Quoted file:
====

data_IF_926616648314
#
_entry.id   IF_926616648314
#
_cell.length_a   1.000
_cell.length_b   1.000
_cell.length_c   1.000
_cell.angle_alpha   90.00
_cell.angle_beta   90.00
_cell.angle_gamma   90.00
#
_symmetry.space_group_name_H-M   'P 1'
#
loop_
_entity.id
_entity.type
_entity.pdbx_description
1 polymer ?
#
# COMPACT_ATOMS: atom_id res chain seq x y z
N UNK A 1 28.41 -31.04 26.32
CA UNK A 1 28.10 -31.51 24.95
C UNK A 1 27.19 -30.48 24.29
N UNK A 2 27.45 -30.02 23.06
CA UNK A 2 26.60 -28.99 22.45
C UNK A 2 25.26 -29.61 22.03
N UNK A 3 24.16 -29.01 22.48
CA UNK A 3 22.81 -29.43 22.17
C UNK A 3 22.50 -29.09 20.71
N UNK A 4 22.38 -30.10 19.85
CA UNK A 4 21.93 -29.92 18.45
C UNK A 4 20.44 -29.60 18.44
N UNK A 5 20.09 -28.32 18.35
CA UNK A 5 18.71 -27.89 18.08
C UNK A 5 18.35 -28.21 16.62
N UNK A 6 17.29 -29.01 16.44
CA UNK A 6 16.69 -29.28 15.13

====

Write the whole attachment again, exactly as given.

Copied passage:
data_IF_926616648314
#
_entry.id   IF_926616648314
#
_cell.length_a   1.000
_cell.length_b   1.000
_cell.length_c   1.000
_cell.angle_alpha   90.00
_cell.angle_beta   90.00
_cell.angle_gamma   90.00
#
_symmetry.space_group_name_H-M   'P 1'
#
loop_
_entity.id
_entity.type
_entity.pdbx_description
1 polymer ?
#
# COMPACT_ATOMS: atom_id res chain seq x y z
N UNK A 1 28.41 -31.04 26.32
CA UNK A 1 28.10 -31.51 24.95
C UNK A 1 27.19 -30.48 24.29
N UNK A 2 27.45 -30.02 23.06
CA UNK A 2 26.60 -28.99 22.45
C UNK A 2 25.26 -29.61 22.03
N UNK A 3 24.16 -29.01 22.48
CA UNK A 3 22.81 -29.43 22.17
C UNK A 3 22.50 -29.09 20.71
N UNK A 4 22.38 -30.10 19.85
CA UNK A 4 21.93 -29.92 18.45
C UNK A 4 20.44 -29.60 18.44
N UNK A 5 20.09 -28.32 18.35
CA UNK A 5 18.71 -27.89 18.08
C UNK A 5 18.35 -28.21 16.62
N UNK A 6 17.29 -29.01 16.44
CA UNK A 6 16.69 -29.28 15.13